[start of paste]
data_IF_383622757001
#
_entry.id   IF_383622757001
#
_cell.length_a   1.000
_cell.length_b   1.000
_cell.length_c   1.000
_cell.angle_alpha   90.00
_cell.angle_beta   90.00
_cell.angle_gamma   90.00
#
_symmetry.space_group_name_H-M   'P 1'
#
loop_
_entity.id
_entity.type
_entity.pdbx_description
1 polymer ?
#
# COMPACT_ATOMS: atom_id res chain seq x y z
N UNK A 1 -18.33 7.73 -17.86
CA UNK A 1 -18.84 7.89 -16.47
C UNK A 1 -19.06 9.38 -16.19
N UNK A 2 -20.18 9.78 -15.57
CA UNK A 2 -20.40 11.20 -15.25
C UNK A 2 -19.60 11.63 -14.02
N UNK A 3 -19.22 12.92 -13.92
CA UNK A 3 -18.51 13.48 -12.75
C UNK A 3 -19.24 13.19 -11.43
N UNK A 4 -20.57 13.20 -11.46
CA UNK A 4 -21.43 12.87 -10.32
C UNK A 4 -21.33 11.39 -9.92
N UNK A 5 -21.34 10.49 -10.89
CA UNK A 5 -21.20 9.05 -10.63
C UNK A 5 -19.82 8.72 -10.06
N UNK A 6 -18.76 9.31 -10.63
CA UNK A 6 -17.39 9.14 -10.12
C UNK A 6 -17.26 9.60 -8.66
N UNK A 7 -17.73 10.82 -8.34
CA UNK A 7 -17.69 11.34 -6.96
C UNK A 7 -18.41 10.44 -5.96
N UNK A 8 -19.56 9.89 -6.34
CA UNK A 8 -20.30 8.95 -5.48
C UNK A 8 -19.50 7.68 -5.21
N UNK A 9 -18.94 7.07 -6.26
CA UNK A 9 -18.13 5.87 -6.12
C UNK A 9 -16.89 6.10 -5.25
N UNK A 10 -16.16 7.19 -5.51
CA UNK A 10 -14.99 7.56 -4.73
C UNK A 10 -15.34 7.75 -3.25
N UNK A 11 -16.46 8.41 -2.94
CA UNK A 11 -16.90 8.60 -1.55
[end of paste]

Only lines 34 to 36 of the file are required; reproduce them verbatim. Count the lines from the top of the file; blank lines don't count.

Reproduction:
CA UNK A 5 -21.20 9.05 -10.63
C UNK A 5 -19.82 8.72 -10.06
N UNK A 6 -18.76 9.31 -10.63